The Myrmecoleon or Ant-lion is a fantastical animal from classical times, possibly derived from an error in the Septuagint version of the book of Job, reappearing in the Greek Christian Physiologus of the 3rd or 4th century A.D.It is found in Medieval bestiaries such as the Hortus Sanitatis of Jacob Meydenbach. It is also referenced in some sources as a Formicaleon (Antlion), Formicaleun or Mirmicioleon.Note that the Aberdeen Bestiary describes "There is a stone in the sea which is called in Latin mermecoleon and in Greek concasabea, because it is both hollow and round. It is, moreover, divided into two parts, so that if it wants to, it can close up. The stone lies at the bottom of the sea and comes to life early in the morning. When it rises from its resting-place to the surface of the sea, it opens its mouth and takes in some heavenly dew, and the rays of the sun shine around it; thus there grows within the stone a most precious, shining pearl indeed, conceived from the heavenly dew and given lustre by the rays of the sun."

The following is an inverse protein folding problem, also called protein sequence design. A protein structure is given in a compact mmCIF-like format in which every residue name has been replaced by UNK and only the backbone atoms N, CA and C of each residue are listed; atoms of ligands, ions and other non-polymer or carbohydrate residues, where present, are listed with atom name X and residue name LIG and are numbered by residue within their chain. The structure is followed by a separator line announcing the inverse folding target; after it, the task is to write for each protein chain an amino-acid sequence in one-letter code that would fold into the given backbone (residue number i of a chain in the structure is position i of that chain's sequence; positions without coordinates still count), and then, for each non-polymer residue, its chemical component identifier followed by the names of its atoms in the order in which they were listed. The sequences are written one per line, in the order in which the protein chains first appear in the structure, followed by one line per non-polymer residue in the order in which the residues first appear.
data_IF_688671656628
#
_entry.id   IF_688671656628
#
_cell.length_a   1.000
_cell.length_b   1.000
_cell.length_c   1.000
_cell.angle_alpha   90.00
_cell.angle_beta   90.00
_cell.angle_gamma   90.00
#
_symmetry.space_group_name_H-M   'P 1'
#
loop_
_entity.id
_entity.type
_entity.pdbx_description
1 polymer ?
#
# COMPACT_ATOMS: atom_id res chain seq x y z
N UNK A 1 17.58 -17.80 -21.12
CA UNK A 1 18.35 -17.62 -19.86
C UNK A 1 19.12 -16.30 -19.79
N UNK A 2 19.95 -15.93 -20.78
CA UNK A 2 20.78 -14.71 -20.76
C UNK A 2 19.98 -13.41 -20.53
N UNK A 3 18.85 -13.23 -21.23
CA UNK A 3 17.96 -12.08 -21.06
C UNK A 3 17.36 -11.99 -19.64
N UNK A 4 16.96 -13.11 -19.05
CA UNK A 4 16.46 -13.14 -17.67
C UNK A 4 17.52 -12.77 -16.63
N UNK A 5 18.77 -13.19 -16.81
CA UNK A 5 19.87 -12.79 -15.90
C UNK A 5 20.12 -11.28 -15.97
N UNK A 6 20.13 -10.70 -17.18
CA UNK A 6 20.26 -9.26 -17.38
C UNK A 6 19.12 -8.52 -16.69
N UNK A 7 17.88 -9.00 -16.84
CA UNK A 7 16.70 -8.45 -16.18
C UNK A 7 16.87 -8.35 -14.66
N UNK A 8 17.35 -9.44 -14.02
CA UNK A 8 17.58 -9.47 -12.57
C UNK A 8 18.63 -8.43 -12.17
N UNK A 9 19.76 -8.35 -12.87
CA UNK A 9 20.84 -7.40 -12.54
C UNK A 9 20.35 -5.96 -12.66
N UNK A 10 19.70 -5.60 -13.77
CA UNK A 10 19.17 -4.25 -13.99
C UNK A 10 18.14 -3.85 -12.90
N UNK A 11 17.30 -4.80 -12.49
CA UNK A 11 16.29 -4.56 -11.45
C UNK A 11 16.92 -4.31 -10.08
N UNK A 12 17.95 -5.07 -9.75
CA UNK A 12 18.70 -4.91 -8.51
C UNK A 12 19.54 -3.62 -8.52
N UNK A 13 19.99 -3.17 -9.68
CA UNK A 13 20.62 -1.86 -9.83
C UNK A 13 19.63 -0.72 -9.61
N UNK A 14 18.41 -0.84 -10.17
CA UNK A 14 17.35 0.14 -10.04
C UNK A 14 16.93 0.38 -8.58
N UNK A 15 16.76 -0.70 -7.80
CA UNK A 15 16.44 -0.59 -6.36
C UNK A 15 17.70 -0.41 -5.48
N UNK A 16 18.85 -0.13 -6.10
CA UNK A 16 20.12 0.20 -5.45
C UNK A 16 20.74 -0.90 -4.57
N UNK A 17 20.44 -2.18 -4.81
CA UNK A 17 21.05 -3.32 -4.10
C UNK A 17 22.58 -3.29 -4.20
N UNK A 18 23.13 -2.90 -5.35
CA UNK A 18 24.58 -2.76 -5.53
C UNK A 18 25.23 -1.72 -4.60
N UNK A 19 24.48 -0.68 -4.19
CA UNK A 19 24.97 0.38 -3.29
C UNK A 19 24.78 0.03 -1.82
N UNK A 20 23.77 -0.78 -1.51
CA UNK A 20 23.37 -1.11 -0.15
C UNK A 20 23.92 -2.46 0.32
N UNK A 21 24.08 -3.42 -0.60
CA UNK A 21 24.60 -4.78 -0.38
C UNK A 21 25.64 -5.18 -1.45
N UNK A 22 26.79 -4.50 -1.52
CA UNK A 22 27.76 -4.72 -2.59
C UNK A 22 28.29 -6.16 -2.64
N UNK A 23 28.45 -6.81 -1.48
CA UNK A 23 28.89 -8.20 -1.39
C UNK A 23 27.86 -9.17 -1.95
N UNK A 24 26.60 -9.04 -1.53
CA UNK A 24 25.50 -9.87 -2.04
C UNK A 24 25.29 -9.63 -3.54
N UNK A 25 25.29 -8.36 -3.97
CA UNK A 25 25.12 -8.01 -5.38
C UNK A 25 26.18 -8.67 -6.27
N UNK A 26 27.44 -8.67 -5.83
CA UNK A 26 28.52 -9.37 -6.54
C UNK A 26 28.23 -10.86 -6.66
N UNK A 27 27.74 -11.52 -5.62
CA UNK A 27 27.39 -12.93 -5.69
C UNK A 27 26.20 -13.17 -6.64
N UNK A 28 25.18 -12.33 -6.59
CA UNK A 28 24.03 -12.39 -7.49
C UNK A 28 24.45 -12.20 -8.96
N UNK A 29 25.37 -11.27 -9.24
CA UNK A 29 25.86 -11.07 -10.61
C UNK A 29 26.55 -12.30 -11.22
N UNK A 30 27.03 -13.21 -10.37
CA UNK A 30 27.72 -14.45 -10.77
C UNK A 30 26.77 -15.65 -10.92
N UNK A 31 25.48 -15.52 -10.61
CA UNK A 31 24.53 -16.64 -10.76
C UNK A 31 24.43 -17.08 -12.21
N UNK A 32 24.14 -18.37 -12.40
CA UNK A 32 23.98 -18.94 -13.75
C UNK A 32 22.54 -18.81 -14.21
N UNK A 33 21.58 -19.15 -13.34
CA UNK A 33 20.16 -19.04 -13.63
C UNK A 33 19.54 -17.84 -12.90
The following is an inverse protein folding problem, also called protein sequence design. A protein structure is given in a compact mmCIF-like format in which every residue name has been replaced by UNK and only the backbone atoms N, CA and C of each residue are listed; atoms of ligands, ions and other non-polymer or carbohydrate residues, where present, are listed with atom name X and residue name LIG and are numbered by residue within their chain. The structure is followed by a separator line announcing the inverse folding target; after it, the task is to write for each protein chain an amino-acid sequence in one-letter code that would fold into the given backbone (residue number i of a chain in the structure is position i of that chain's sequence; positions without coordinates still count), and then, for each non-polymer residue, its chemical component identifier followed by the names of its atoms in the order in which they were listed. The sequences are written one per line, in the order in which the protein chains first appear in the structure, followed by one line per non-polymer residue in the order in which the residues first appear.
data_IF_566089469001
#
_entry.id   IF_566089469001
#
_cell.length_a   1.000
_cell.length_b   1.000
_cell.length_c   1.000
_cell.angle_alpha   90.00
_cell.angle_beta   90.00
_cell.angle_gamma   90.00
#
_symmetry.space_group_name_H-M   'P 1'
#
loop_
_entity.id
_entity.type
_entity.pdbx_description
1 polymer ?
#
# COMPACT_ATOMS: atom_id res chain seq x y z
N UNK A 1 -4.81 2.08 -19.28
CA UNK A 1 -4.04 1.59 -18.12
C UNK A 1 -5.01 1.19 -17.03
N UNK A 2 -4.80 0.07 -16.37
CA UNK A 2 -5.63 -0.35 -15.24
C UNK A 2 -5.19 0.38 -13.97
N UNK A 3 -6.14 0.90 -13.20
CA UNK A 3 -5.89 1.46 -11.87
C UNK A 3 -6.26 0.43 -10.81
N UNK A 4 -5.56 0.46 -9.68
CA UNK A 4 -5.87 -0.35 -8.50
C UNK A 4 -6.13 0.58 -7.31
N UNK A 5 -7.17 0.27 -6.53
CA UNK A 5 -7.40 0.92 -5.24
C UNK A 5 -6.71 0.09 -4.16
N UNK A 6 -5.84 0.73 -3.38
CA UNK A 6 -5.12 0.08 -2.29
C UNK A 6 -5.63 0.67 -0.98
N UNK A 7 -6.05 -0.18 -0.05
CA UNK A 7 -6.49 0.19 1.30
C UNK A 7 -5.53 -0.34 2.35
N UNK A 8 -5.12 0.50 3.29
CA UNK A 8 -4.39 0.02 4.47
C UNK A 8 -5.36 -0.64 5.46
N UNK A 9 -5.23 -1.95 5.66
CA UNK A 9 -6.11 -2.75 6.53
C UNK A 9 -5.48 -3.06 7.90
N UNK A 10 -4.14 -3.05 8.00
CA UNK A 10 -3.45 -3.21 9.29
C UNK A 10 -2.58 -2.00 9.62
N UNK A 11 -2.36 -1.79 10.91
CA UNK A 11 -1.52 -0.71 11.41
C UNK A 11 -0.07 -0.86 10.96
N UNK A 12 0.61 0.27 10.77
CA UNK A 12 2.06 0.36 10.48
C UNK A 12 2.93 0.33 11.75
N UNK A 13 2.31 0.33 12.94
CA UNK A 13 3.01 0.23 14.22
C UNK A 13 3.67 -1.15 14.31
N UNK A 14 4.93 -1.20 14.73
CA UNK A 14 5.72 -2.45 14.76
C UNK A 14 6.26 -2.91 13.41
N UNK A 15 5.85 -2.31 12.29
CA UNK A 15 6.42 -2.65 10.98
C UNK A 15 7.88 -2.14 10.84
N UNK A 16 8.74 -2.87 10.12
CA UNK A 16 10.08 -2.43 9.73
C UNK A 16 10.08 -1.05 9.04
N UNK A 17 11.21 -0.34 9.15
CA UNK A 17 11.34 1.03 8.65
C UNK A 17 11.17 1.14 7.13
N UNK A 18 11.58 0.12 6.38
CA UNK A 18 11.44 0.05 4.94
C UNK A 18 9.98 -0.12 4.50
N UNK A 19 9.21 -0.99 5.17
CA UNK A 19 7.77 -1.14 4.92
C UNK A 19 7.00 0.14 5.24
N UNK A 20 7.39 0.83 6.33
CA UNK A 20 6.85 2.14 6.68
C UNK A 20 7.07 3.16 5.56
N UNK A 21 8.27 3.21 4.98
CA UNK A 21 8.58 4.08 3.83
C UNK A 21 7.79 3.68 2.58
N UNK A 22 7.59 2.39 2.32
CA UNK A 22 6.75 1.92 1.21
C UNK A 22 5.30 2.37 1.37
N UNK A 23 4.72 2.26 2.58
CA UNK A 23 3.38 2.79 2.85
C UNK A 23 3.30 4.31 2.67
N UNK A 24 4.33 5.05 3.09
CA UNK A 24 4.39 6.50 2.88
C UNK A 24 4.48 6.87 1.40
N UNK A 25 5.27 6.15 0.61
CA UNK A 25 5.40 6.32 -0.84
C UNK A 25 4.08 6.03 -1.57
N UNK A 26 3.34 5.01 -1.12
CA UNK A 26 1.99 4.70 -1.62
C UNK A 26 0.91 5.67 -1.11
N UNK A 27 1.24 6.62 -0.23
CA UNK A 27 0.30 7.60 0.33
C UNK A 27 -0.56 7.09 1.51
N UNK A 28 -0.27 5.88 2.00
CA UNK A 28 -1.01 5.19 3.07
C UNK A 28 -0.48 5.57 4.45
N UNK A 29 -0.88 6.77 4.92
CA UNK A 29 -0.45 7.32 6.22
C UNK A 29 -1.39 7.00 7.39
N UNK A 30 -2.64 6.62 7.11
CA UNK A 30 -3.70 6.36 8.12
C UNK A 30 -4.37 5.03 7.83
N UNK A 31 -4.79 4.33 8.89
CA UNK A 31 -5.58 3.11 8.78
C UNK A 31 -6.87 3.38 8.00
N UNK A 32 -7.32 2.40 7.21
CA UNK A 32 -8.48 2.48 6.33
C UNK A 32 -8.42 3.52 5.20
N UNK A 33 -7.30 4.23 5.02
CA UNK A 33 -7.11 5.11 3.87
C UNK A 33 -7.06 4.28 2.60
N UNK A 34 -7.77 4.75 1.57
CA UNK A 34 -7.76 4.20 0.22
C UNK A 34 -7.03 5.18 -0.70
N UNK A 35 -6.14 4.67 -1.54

The Myrmidons (or Myrmidones Μυρμιδόνες) were an ancient nation of Greek mythology. In Homer's Iliad, the Myrmidons are the soldiers commanded by Achilles. Their eponymous ancestor was Myrmidon, a king of Phthiotis who was a son of Zeus and "wide-ruling" Eurymedousa, a princess of Phthiotis. She was seduced by him in the form of an ant. An etiological myth of their origins, simply expanding upon their supposed etymology—the name in Classical Greek was interpreted as "ant-people", from murmekes, "ants"—was first mentioned by Ovid, in Metamorphoses: in Ovid's telling, the Myrmidons were simple worker ants on the island of Aegina.